From stand-up, rag-tag ensemble tales like 'The Dirty Dozen' and Quentin Tarantino's 'Inglourious Basterds' to historical combat re-creations like 'The Longest Day' and 'Battle of the Bulge,' the war genre is a sizeable beast, with literally hundreds of movies about World War II made since the '40s. Here are refresher rations featuring 10 men-on-a-mission movies.
By Gerry Gallo
The Inglorious Bastards (1978)
The film's tagline said it all: "Whatever the Dirty Dozen did they do it dirtier!" Italian director Enzo Castellari's film didn't make it to the U.S. until 1981, and by that time a young Quentin Tarantino most likely fell in love with the 'Dirty' knockoff in the darkness of one of his beloved grindhouse theaters, vowing to one day make his own version of the film. Bo Svenson takes on the commanding chores of a group of brig-bound soldiers who make a break for Switzerland, only to ally with the French resistance to steal valuable German hardware.
The Dirty Dozen (1967)
Twelve men facing time behind bars, including tough guys Telly Savalas, Charles Bronson and Jim Brown, must be whipped into shape quicker than quick by the indomitable Lee Marvin for a suicide mission behind enemy lines. Many war movies pulled their formula from the tried-and-true western genre, and this spaghetti western on the battlefield is the obvious template for 'Bastards,' 'Basterds' and dozens of other action movies.
The Great Escape (1963)
This all-time classic moves the action from the battlefield to behind barbed wire as an all-star cast including Steve McQueen, Charles Bronson, James Garner, James Coburn and Donald Pleasence tries to tunnel, forge and finagle their way out of a German prison camp. The mixture of the characters' charm and perseverance in the face of insurmountable odds – underlined by the fact that the film was based on a true story – make this one of the best war films ever. McQueen's cool, daring motorcycle chase is the cherry on top.
Kelly's Heroes (1970)
Looking to capitalize on the popularity of 'The Dirty Dozen' with a sense of humor and irony, Heroes is really a heist caper with spaghetti western flair in war genre guise. Clint Eastwood, Telly Savalas, Don Rickles and Donald Sutherland decide to help themselves to 14,000 gold bars held in a bank behind enemy lines, but the greed of those around them may be more deadly than the Germans trying to cut them down at every turn.
Where Eagles Dare (1968)
Clint Eastwood and Richard Burton are a U.S. Army Ranger and Brit commando who lead a team to rescue an American officer held captive in an Alpine mountaintop German castle, reachable only by cable car. The mission is simple: Get in. Get out. From Alistair MacLean, who wrote 'The Guns of Navarone,' this action-packed spy film is full of crosses and double-crosses and never lets up until the final frames.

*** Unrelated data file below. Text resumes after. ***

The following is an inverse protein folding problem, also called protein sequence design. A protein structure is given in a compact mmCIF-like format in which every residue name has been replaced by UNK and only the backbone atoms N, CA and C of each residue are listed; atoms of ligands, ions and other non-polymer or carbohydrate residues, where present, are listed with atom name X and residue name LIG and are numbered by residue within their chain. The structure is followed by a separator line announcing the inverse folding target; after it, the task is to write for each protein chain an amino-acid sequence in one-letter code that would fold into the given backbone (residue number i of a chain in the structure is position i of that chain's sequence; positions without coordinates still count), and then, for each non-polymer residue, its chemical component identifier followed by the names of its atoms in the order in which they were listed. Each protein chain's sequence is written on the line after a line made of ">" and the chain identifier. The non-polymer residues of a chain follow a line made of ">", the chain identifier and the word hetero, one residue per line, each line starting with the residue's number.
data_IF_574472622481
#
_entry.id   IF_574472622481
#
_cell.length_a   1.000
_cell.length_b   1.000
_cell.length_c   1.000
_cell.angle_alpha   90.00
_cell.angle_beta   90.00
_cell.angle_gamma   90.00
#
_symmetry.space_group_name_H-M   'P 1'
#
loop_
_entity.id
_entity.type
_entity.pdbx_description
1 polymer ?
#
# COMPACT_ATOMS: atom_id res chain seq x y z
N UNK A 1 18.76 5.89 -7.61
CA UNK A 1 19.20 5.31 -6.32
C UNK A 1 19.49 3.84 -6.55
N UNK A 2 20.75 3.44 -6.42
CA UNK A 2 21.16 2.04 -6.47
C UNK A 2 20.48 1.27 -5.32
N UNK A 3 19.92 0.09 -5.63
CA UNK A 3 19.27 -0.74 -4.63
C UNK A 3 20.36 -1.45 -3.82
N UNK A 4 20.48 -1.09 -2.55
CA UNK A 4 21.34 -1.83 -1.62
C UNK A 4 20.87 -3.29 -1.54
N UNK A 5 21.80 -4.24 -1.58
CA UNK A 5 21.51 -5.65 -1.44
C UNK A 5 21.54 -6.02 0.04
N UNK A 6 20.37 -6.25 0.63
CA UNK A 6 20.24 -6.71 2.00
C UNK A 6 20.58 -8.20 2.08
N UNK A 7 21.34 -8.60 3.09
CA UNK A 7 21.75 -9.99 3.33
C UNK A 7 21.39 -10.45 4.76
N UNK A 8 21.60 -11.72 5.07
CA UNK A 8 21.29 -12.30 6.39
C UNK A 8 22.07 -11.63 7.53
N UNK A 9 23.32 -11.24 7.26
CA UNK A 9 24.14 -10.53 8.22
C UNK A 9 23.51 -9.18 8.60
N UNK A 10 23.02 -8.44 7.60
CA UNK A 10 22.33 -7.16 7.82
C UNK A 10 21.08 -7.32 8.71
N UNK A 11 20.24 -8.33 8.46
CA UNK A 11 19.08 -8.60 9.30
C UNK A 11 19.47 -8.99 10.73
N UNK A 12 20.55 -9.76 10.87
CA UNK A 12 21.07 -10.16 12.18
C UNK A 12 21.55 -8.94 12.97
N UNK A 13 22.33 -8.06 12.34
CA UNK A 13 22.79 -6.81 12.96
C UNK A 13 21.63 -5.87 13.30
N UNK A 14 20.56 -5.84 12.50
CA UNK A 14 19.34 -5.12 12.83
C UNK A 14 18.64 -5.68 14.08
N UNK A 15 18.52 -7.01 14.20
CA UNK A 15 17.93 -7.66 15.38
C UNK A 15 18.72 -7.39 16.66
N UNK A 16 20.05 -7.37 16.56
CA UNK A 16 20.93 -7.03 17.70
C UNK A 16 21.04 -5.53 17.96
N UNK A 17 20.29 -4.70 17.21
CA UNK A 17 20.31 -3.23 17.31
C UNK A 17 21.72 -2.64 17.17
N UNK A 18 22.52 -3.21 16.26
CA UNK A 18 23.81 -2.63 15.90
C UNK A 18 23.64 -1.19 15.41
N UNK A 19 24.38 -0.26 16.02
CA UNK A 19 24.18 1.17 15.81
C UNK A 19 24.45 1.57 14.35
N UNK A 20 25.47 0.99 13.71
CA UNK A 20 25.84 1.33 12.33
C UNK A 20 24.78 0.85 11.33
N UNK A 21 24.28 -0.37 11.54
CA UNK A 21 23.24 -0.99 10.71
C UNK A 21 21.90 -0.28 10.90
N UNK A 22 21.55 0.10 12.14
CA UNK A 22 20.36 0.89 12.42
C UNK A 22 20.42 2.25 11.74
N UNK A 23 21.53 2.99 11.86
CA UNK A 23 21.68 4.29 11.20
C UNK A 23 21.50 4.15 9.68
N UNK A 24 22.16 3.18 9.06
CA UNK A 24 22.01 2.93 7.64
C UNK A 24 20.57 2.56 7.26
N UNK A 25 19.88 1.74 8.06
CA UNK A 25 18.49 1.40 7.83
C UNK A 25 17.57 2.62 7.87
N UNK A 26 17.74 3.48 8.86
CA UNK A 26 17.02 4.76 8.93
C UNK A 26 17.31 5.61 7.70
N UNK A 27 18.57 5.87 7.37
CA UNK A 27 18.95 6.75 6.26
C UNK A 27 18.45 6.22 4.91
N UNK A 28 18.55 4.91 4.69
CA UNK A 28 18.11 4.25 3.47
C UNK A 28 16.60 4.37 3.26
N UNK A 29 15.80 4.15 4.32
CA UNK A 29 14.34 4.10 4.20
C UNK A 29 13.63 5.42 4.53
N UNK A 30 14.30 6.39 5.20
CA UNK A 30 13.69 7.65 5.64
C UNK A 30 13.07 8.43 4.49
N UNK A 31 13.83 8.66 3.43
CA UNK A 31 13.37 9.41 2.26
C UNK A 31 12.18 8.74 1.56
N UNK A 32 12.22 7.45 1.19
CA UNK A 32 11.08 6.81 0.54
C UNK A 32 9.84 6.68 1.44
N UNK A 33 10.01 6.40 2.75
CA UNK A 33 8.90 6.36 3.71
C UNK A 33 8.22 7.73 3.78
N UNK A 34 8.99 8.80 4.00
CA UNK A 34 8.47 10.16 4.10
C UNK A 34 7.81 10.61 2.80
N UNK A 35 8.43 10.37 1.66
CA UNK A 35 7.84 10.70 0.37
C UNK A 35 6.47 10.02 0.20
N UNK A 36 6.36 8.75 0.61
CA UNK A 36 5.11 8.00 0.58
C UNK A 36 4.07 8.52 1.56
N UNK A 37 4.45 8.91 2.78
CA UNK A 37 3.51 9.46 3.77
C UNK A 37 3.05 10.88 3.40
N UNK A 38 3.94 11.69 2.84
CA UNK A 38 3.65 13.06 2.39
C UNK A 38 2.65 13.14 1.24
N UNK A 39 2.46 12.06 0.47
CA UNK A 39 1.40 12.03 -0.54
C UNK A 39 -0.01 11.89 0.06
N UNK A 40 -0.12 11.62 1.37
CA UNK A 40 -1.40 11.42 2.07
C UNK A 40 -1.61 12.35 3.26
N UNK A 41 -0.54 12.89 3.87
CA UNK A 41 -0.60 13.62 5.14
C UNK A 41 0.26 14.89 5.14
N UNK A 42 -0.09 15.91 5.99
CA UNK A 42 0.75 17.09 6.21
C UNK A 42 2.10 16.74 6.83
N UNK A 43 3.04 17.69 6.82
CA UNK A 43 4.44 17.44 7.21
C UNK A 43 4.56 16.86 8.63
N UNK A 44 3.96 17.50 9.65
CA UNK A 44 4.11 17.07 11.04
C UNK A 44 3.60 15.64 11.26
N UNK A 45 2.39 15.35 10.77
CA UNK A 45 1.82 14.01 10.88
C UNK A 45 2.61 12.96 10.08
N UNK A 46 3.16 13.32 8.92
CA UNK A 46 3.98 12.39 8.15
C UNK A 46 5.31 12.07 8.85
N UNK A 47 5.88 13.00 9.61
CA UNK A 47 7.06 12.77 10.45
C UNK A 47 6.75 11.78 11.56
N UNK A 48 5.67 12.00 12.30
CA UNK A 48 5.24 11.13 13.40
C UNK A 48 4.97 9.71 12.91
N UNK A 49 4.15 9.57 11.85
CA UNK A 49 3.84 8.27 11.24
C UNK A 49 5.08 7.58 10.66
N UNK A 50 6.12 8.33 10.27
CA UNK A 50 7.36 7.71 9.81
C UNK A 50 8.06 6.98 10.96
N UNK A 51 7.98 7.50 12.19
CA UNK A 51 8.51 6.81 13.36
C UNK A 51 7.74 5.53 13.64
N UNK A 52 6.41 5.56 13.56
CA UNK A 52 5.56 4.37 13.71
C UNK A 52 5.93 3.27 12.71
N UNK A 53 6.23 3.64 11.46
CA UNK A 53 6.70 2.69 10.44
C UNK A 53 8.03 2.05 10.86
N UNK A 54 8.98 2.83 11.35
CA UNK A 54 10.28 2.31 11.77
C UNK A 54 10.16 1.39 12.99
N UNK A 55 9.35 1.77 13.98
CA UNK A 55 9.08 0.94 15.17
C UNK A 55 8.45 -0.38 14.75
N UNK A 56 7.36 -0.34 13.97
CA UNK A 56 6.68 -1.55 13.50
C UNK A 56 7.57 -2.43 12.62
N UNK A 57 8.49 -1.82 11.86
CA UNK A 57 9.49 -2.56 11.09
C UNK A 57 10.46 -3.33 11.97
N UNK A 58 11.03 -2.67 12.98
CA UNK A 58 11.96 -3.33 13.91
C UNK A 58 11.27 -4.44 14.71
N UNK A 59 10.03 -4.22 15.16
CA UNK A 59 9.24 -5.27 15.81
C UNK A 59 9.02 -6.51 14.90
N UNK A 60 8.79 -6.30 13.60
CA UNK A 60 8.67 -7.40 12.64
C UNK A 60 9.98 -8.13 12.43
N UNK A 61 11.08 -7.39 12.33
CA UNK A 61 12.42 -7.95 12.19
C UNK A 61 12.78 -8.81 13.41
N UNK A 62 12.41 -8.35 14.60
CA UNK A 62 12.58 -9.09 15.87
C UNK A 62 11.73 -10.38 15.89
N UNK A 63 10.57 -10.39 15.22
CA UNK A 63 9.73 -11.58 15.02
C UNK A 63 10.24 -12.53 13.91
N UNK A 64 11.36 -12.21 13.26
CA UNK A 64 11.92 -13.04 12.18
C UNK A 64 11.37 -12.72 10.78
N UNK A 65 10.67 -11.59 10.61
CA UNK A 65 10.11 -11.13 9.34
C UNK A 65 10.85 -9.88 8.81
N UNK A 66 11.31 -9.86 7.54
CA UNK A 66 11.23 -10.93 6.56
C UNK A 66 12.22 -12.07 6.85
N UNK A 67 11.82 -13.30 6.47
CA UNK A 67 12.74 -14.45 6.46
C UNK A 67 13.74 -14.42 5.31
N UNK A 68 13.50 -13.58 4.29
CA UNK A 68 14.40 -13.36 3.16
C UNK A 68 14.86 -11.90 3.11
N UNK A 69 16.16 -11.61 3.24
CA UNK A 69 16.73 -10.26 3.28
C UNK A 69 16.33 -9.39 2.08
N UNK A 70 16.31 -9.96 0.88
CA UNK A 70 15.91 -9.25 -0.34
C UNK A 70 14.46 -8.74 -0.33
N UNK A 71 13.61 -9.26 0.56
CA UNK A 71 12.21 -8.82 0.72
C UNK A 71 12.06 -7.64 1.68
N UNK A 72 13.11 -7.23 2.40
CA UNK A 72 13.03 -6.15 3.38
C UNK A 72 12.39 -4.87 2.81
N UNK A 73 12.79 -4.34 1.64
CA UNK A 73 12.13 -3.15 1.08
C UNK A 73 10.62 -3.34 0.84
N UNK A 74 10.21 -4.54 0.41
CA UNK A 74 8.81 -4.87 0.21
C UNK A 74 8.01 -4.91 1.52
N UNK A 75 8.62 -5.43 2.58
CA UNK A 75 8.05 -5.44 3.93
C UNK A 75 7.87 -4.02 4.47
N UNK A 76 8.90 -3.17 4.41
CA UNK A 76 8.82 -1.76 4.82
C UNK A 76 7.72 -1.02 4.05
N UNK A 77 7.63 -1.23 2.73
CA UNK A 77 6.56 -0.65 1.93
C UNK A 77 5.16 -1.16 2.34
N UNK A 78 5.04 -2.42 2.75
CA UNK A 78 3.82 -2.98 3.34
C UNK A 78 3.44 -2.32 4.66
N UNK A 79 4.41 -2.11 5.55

The Guns of Navarone (1961)
Gregory Peck, David Niven and Anthony Quinn are the crack cast of pros who team up to take out a strategically placed German artillery unit in an impenetrable Aegean Sea fortress – if they don't kill each other first. With a traitor in their midst, Peck's best quote concerns leery partner Quinn's vow to kill him if they survive the mission: "He's from Crete. Those people don't make idle threats."
Alistair MacLean, The Guns of Navarone, Gregory Peck, David Niven, Anthony Quinn
Force 10 from Navarone (1978)
Worth it just to see a 'Star Wars'-era Harrison Ford in a WWII period uniform, 'Force 10' is a weak, too-little-too-late follow-up to the far superior 'Guns of Navarone,' but still has its virtues as a rogues gallery men-on-a-mission-to-blow-up-a-bridge movie. Robert Shaw, Edward Fox and Carl Weathers round out the cast, with 'The Spy Who Loved Me' stars Barbara Bach and Richard "Jaws" Kiel reunited just for fun.
The Big Red One (1980)
Also on a break between 'Star Wars' flicks, Mark Hamill took a cue from Harrison Ford's 'Force 10' anti-typecasting by trying his own hand at the combat genre. It's a long way from 'Corvette Summer.' Written and directed by the late Sam Fuller, who based the story on the action he saw during the war, 'The Big Red One' is a movie with a more straightforward platoon diary narrative. Once again, Lee Marvin is the crusty sarge, this time leading a band of First Infantry Division soldiers through the horrors of war-torn Europe.
Saving Private Ryan (1998)
The gung-ho sergeant. The sniper with the crucifix. The captain with the shaky hands and a heart of gold. Even though Steven Spielberg wholly succeeded in accurately portraying the horrors of war down to the very last detail, he couldn't resist a few subtle nods to the "men-on-a-mission," patriotic John Wayne war movies of his youth. 'Saving Private Ryan' has it in spades. There is also a lot of soul to be found in this gritty war film, which redefined the genre with its jarring, hand-held combat footage that puts the viewer right in the middle of hell itself.
Cross of Iron (1977)
Not a "men-on-a-mission" premise, but worthy nonetheless for its complicated class-conflict relationships between competing soldiers with undaunted motivations. Slow-motion violence maestro Sam Peckinpah's only war film, 'Cross' stars James Coburn, Maximilian Schell, James Mason and David Warner in a story told from the German army's point of view as they battled for the Russian front in 1943.